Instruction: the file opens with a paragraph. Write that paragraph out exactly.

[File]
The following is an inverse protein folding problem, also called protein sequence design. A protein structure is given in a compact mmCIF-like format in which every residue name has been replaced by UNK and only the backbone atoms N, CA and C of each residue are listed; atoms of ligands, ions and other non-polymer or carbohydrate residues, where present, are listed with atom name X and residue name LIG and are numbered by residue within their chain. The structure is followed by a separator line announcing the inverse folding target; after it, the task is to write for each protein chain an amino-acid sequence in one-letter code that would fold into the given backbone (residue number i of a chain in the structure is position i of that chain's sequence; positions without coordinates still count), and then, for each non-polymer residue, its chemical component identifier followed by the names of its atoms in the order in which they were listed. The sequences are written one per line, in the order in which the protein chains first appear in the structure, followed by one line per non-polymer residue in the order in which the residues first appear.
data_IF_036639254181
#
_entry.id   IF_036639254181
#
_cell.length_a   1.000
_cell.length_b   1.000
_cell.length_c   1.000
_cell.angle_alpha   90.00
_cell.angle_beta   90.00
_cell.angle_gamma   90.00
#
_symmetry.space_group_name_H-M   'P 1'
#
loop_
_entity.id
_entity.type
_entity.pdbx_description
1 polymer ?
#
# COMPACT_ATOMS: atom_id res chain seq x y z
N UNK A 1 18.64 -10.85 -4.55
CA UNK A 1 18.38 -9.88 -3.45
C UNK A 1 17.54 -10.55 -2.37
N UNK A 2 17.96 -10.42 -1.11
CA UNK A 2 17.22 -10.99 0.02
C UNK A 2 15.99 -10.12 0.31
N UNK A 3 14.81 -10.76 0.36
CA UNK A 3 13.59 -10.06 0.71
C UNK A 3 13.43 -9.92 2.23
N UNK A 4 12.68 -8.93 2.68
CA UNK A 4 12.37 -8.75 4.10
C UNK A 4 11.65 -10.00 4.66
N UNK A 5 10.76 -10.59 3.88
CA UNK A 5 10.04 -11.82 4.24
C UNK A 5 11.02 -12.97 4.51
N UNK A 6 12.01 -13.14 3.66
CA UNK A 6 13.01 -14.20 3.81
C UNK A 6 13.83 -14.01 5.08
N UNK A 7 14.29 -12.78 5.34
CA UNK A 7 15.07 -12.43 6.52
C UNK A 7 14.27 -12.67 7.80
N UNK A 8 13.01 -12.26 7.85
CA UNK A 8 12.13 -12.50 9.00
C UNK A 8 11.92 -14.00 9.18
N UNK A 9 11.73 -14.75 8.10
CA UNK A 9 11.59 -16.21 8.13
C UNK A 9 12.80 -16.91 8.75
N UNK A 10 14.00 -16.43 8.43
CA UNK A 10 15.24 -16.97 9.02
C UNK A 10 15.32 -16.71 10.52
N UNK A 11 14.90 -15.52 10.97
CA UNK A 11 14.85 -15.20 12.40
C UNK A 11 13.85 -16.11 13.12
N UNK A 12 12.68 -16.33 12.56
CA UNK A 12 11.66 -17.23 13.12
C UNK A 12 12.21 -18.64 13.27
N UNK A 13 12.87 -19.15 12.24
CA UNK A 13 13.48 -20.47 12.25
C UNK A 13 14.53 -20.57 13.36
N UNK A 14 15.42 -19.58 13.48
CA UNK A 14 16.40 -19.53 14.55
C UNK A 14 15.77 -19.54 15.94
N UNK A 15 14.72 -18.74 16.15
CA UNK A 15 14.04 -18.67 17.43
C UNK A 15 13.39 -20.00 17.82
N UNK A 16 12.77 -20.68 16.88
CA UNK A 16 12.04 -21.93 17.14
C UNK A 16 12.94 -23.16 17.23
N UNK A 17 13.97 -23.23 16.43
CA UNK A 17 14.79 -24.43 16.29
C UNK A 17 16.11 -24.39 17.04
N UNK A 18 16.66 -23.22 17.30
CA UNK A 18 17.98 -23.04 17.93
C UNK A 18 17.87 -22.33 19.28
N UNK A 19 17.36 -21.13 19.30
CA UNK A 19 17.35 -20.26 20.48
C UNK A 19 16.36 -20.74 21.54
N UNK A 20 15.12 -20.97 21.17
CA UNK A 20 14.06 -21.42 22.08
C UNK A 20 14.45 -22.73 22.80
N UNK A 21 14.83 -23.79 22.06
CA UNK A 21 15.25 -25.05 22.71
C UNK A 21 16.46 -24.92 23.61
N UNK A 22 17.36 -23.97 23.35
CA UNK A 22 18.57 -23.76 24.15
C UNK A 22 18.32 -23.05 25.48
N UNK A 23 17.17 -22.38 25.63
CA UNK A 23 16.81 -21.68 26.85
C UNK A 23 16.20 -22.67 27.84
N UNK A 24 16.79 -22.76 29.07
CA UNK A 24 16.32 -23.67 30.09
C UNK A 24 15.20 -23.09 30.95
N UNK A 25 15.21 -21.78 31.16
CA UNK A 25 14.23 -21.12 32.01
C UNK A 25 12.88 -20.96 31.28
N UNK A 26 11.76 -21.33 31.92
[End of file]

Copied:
The following is an inverse protein folding problem, also called protein sequence design. A protein structure is given in a compact mmCIF-like format in which every residue name has been replaced by UNK and only the backbone atoms N, CA and C of each residue are listed; atoms of ligands, ions and other non-polymer or carbohydrate residues, where present, are listed with atom name X and residue name LIG and are numbered by residue within their chain. The structure is followed by a separator line announcing the inverse folding target; after it, the task is to write for each protein chain an amino-acid sequence in one-letter code that would fold into the given backbone (residue number i of a chain in the structure is position i of that chain's sequence; positions without coordinates still count), and then, for each non-polymer residue, its chemical component identifier followed by the names of its atoms in the order in which they were listed. The sequences are written one per line, in the order in which the protein chains first appear in the structure, followed by one line per non-polymer residue in the order in which the residues first appear.